The controversy surrounding Common Core’s first year of official assessment has definitely energized the conversation regarding the role of testing and its impact. The parental decision to opt-out of the Common Core assessments should stimulate another much needed conversation surrounding the parents’ role regarding assessment creation, implementation, and the dissimulation of results. In addition to analyzing assessment results, there should be a process for parents to provide input and feedback regarding their children and the process. Real parent involvement means having discussions in which educators and policy makers may or may not always see eye to eye. What is owed is the opportunity to have a place and space for this type of discourse. Dissent and agreement regarding Common Core and its assessment path should have been handled long before its first testing season. The real negative of this is that the students were caught in the middle of what could have been extremely confusing for them.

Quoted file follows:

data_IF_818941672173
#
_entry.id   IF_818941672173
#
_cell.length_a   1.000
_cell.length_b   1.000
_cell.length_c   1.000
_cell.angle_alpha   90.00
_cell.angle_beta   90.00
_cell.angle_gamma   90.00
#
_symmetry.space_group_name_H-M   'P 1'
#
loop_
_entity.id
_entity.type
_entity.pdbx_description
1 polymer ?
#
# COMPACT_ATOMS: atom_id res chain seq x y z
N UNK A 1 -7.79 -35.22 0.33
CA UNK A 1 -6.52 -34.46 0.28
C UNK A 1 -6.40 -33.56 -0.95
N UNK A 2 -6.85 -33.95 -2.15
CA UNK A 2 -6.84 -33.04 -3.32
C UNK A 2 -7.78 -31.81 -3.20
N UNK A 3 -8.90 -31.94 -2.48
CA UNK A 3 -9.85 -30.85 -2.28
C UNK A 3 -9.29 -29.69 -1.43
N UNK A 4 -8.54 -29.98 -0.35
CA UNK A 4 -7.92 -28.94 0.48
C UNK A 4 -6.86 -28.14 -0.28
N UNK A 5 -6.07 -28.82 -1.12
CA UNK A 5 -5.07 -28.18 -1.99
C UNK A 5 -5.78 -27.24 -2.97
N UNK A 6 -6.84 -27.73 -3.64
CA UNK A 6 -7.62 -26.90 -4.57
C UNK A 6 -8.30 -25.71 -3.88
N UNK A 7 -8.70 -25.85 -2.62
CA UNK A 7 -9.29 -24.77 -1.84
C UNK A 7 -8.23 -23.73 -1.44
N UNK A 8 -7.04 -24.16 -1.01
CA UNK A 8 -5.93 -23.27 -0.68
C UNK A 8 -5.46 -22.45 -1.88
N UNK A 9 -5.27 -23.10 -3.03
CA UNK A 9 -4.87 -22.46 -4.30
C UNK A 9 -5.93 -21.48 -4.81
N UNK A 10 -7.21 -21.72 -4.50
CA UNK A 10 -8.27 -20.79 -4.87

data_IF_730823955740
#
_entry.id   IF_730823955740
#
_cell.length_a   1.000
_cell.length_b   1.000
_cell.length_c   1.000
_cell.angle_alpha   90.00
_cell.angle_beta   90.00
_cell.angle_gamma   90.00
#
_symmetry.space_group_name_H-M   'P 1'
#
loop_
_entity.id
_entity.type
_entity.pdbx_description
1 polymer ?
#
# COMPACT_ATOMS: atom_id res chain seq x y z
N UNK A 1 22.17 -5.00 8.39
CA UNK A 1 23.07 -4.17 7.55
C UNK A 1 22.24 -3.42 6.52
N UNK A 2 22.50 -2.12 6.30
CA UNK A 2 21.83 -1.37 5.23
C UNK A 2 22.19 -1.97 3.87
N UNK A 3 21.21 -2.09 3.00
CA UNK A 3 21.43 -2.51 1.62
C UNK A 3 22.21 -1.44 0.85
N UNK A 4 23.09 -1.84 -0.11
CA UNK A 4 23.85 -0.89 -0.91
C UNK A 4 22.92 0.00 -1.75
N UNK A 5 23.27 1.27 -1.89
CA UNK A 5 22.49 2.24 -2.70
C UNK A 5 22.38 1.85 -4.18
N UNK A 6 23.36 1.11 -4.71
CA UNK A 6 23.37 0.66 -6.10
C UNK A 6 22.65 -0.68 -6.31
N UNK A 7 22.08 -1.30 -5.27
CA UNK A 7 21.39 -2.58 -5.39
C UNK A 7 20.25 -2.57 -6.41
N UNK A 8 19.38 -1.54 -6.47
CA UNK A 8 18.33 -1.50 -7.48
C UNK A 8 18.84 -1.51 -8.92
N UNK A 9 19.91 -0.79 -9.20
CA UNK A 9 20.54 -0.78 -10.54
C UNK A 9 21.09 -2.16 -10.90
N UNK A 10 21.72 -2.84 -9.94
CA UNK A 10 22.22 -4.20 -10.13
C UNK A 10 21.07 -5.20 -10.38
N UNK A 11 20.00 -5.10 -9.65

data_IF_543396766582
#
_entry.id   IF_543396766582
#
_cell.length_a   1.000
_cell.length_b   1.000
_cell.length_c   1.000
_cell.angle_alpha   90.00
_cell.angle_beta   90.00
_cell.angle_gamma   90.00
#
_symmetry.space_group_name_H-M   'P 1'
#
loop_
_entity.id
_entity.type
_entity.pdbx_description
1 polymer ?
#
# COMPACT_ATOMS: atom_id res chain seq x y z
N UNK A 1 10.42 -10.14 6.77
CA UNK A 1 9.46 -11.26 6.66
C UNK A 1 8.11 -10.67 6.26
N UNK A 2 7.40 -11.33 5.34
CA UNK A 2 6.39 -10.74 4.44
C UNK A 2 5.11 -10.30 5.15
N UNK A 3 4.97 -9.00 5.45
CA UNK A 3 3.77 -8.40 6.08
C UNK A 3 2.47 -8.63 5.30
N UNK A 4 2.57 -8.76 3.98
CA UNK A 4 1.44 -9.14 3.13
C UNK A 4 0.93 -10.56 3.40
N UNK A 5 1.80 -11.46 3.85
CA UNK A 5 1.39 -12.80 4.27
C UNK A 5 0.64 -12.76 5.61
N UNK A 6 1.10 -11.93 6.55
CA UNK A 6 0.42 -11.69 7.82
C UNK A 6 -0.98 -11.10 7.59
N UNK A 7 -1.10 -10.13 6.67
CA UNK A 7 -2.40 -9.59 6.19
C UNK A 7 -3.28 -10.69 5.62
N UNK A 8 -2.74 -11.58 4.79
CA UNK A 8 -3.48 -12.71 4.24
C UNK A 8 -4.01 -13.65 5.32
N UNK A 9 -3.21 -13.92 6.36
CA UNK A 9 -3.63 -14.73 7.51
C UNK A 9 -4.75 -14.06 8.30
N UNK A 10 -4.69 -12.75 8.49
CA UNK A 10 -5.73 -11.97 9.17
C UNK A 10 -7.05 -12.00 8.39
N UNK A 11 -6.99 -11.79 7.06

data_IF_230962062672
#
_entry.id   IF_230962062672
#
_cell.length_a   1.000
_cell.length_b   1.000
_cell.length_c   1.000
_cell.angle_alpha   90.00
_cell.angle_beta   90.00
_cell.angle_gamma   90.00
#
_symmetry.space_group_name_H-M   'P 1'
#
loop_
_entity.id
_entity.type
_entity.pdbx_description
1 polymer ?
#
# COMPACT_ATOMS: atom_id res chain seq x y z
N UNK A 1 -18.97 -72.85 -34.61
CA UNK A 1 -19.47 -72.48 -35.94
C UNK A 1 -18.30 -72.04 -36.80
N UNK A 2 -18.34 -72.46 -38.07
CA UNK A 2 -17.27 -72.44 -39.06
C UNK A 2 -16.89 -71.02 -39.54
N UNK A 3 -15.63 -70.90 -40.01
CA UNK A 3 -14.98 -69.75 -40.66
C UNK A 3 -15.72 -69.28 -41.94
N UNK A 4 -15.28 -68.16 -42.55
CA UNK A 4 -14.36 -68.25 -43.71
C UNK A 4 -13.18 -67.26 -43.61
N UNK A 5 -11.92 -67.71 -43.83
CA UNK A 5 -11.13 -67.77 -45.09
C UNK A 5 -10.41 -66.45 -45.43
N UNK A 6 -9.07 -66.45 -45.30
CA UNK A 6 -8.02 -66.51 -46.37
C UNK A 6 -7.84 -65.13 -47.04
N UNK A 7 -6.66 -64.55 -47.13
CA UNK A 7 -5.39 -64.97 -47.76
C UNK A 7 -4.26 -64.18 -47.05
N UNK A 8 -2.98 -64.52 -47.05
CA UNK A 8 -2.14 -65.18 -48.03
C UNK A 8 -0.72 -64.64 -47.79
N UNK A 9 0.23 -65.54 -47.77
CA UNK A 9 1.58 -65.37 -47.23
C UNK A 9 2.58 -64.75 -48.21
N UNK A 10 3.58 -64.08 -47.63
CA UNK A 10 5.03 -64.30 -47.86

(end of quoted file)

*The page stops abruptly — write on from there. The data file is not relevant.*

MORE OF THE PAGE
Parental push back such as the Common Core opt-out movement does translate to involvement; unfortunately for some it’s not the type of involvement envisioned or desired. We must take the parental voice and its role into consideration as it relates to all facets of education, including the assessment of their children. Ultimately we want that which is the in the best interest for students, and this is always going to be collaboration.
Here are just a few practical ways that parents can have a voice regarding assessment and their children. 1. Provide clear parent usable information regarding all assessments in use 2. Make connections for parents and students regarding the purpose of the assessment and how the obtained information can benefit the child and family. 3. Create a transparent system that allows for parent feedback and recommendations.